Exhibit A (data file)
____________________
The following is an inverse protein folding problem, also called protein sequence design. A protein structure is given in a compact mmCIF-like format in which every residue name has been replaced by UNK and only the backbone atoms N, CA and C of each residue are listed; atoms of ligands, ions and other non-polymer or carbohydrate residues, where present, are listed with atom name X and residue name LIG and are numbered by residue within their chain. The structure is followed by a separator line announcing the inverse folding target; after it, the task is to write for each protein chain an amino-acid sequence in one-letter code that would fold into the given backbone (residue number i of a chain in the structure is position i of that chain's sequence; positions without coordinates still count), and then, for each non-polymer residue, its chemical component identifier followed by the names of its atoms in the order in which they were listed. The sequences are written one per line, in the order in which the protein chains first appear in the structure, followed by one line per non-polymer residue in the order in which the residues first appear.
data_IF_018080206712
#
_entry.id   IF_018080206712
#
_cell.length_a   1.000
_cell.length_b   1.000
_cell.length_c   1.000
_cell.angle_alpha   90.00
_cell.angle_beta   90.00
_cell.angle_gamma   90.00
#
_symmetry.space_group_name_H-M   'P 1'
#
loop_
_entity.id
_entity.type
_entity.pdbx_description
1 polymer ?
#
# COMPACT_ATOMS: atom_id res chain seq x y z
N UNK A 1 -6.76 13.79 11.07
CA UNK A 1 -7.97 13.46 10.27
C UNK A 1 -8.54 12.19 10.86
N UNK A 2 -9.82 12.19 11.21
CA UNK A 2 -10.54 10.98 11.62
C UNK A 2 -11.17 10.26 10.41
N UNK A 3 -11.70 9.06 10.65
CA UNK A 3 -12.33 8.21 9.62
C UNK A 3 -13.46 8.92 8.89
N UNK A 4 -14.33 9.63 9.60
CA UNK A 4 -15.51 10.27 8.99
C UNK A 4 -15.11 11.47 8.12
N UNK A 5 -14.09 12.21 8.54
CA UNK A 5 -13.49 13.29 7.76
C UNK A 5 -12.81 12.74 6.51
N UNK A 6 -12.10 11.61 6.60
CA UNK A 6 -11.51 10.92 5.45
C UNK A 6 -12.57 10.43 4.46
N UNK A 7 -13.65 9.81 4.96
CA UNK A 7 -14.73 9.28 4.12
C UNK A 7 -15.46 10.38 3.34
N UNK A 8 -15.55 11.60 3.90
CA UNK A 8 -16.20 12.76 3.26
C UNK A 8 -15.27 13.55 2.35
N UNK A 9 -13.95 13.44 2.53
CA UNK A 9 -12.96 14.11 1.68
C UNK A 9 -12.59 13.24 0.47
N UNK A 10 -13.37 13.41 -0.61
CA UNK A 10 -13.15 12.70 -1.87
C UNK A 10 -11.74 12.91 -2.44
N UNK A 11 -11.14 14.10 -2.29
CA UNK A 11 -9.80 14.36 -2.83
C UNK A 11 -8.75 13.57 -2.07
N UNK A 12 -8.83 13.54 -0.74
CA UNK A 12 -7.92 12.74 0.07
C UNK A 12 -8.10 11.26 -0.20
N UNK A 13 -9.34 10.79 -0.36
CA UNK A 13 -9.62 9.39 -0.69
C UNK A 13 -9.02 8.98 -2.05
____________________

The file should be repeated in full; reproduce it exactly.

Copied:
The following is an inverse protein folding problem, also called protein sequence design. A protein structure is given in a compact mmCIF-like format in which every residue name has been replaced by UNK and only the backbone atoms N, CA and C of each residue are listed; atoms of ligands, ions and other non-polymer or carbohydrate residues, where present, are listed with atom name X and residue name LIG and are numbered by residue within their chain. The structure is followed by a separator line announcing the inverse folding target; after it, the task is to write for each protein chain an amino-acid sequence in one-letter code that would fold into the given backbone (residue number i of a chain in the structure is position i of that chain's sequence; positions without coordinates still count), and then, for each non-polymer residue, its chemical component identifier followed by the names of its atoms in the order in which they were listed. The sequences are written one per line, in the order in which the protein chains first appear in the structure, followed by one line per non-polymer residue in the order in which the residues first appear.
data_IF_018080206712
#
_entry.id   IF_018080206712
#
_cell.length_a   1.000
_cell.length_b   1.000
_cell.length_c   1.000
_cell.angle_alpha   90.00
_cell.angle_beta   90.00
_cell.angle_gamma   90.00
#
_symmetry.space_group_name_H-M   'P 1'
#
loop_
_entity.id
_entity.type
_entity.pdbx_description
1 polymer ?
#
# COMPACT_ATOMS: atom_id res chain seq x y z
N UNK A 1 -6.76 13.79 11.07
CA UNK A 1 -7.97 13.46 10.27
C UNK A 1 -8.54 12.19 10.86
N UNK A 2 -9.82 12.19 11.21
CA UNK A 2 -10.54 10.98 11.62
C UNK A 2 -11.17 10.26 10.41
N UNK A 3 -11.70 9.06 10.65
CA UNK A 3 -12.33 8.21 9.62
C UNK A 3 -13.46 8.92 8.89
N UNK A 4 -14.33 9.63 9.60
CA UNK A 4 -15.51 10.27 8.99
C UNK A 4 -15.11 11.47 8.12
N UNK A 5 -14.09 12.21 8.54
CA UNK A 5 -13.49 13.29 7.76
C UNK A 5 -12.81 12.74 6.51
N UNK A 6 -12.10 11.61 6.60
CA UNK A 6 -11.51 10.92 5.45
C UNK A 6 -12.57 10.43 4.46
N UNK A 7 -13.65 9.81 4.96
CA UNK A 7 -14.73 9.28 4.12
C UNK A 7 -15.46 10.38 3.34
N UNK A 8 -15.55 11.60 3.90
CA UNK A 8 -16.20 12.76 3.26
C UNK A 8 -15.27 13.55 2.35
N UNK A 9 -13.95 13.44 2.53
CA UNK A 9 -12.96 14.11 1.68
C UNK A 9 -12.59 13.24 0.47
N UNK A 10 -13.37 13.41 -0.61
CA UNK A 10 -13.15 12.70 -1.87
C UNK A 10 -11.74 12.91 -2.44
N UNK A 11 -11.14 14.10 -2.29
CA UNK A 11 -9.80 14.36 -2.83
C UNK A 11 -8.75 13.57 -2.07
N UNK A 12 -8.83 13.54 -0.74
CA UNK A 12 -7.92 12.74 0.07
C UNK A 12 -8.10 11.26 -0.20
N UNK A 13 -9.34 10.79 -0.36
CA UNK A 13 -9.62 9.39 -0.69
C UNK A 13 -9.02 8.98 -2.05